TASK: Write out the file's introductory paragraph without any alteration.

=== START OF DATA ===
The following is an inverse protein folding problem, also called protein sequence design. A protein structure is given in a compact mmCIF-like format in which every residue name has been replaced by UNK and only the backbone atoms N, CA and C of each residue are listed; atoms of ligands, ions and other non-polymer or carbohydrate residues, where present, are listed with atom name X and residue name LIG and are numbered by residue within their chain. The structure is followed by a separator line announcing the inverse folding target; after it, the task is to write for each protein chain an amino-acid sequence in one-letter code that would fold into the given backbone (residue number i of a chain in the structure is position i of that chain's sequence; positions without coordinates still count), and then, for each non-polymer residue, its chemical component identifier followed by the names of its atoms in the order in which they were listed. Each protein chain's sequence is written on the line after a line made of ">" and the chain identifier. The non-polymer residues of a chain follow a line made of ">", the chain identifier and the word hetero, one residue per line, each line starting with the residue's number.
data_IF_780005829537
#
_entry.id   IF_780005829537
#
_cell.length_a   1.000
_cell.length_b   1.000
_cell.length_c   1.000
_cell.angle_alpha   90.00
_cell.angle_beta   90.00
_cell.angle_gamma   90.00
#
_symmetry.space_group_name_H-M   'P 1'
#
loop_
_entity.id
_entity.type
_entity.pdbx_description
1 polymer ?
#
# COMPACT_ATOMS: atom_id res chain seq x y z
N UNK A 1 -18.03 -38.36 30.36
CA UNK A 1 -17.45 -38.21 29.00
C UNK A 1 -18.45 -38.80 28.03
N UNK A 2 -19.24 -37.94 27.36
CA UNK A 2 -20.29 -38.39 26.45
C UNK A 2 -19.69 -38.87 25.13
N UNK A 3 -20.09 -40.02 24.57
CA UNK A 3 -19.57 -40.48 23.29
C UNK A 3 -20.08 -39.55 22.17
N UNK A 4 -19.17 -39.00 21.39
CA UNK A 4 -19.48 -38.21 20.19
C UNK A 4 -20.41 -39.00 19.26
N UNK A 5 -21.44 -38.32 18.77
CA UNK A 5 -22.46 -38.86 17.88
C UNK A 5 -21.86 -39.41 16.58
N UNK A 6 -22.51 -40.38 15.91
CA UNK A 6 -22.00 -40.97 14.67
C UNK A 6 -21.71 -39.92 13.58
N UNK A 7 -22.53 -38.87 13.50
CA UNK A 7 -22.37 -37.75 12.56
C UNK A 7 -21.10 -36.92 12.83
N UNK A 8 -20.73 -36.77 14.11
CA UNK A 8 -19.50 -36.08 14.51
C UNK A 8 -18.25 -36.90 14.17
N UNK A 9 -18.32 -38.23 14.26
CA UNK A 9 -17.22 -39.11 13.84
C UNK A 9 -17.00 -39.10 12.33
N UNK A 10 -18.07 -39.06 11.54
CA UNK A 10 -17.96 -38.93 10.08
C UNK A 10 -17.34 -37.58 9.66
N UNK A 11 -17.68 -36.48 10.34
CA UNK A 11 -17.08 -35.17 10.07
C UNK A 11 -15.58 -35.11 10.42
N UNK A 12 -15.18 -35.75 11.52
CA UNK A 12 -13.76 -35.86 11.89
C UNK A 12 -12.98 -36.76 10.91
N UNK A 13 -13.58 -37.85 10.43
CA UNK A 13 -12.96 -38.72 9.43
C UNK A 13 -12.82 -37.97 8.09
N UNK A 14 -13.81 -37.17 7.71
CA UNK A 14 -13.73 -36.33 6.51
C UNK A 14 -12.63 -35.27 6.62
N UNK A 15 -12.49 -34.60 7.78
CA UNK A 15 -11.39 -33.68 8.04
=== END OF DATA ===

The following is an inverse protein folding problem, also called protein sequence design. A protein structure is given in a compact mmCIF-like format in which every residue name has been replaced by UNK and only the backbone atoms N, CA and C of each residue are listed; atoms of ligands, ions and other non-polymer or carbohydrate residues, where present, are listed with atom name X and residue name LIG and are numbered by residue within their chain. The structure is followed by a separator line announcing the inverse folding target; after it, the task is to write for each protein chain an amino-acid sequence in one-letter code that would fold into the given backbone (residue number i of a chain in the structure is position i of that chain's sequence; positions without coordinates still count), and then, for each non-polymer residue, its chemical component identifier followed by the names of its atoms in the order in which they were listed. Each protein chain's sequence is written on the line after a line made of ">" and the chain identifier. The non-polymer residues of a chain follow a line made of ">", the chain identifier and the word hetero, one residue per line, each line starting with the residue's number.